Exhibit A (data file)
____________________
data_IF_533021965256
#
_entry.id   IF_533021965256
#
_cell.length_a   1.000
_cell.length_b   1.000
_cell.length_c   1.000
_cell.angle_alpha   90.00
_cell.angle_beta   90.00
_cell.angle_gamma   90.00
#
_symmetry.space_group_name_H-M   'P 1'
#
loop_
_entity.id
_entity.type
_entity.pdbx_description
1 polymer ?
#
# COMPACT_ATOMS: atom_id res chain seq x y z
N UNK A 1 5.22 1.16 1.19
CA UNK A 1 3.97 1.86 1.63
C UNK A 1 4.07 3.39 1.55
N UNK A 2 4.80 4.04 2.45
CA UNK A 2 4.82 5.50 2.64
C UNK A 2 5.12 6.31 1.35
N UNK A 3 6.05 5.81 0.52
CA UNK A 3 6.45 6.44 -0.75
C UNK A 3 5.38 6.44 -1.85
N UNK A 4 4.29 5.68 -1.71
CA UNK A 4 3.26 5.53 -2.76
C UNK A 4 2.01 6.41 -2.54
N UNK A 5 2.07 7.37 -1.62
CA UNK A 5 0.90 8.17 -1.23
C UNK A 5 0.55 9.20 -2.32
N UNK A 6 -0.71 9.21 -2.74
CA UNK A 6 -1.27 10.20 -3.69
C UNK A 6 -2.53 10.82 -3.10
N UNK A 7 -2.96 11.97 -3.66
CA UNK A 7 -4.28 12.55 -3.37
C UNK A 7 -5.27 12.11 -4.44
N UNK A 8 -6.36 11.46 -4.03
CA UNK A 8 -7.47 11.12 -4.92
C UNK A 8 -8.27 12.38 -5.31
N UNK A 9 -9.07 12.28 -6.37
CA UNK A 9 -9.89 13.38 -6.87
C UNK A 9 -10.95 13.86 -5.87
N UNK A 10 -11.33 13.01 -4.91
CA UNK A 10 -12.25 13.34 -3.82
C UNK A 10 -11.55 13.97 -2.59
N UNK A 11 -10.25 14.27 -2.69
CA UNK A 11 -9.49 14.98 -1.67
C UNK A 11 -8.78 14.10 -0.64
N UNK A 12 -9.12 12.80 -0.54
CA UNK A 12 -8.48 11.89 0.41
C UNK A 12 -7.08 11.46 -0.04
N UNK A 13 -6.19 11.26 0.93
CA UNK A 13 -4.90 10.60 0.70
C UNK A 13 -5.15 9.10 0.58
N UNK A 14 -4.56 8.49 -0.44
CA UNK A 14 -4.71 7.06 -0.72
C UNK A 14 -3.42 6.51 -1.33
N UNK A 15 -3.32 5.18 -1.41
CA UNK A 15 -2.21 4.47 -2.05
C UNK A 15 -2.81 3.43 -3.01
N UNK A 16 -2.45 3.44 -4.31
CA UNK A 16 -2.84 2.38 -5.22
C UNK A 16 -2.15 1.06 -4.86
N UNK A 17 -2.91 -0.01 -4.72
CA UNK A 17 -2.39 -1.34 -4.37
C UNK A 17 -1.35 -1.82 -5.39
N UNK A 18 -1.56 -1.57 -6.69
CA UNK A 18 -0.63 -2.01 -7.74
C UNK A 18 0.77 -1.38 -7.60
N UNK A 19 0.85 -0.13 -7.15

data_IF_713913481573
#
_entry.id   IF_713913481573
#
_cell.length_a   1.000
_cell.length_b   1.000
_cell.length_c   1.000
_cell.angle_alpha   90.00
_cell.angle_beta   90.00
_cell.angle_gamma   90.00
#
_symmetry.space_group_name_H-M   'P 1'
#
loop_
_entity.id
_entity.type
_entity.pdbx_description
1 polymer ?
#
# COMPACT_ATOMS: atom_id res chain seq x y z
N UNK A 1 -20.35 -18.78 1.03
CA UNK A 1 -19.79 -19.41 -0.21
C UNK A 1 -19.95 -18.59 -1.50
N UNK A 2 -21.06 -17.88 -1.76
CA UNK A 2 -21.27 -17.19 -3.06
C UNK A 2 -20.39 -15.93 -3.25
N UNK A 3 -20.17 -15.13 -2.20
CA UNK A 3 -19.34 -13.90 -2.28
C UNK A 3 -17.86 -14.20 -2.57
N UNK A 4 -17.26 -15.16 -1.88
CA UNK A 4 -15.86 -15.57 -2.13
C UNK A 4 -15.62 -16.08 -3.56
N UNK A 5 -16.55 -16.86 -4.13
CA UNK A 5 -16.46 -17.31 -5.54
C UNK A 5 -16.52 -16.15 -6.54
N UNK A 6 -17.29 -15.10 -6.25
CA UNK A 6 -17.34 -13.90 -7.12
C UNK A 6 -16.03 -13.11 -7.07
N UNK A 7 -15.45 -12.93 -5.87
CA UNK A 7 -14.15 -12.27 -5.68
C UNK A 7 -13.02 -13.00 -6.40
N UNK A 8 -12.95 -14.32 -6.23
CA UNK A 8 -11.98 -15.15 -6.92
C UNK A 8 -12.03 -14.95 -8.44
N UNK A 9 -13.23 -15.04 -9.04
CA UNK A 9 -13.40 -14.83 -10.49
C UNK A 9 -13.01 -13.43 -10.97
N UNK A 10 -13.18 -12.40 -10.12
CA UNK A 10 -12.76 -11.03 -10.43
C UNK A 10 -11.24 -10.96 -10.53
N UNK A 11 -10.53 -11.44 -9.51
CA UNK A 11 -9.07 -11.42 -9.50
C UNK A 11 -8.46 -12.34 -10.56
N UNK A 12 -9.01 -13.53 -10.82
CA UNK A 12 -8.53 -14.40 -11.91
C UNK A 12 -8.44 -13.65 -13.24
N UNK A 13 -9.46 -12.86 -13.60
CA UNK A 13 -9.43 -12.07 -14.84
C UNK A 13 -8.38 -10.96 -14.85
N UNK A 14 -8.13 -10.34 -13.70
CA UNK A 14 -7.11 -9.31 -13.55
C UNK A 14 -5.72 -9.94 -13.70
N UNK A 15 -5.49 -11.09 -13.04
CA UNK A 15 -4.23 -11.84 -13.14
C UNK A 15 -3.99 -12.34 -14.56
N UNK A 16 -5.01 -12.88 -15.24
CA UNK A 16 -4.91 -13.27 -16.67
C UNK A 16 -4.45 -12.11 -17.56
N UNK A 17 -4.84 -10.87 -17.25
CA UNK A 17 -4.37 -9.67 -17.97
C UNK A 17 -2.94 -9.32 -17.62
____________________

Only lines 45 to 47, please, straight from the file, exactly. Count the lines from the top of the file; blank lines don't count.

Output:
N UNK A 9 -9.07 12.28 -6.37
CA UNK A 9 -9.89 13.38 -6.87
C UNK A 9 -10.95 13.86 -5.87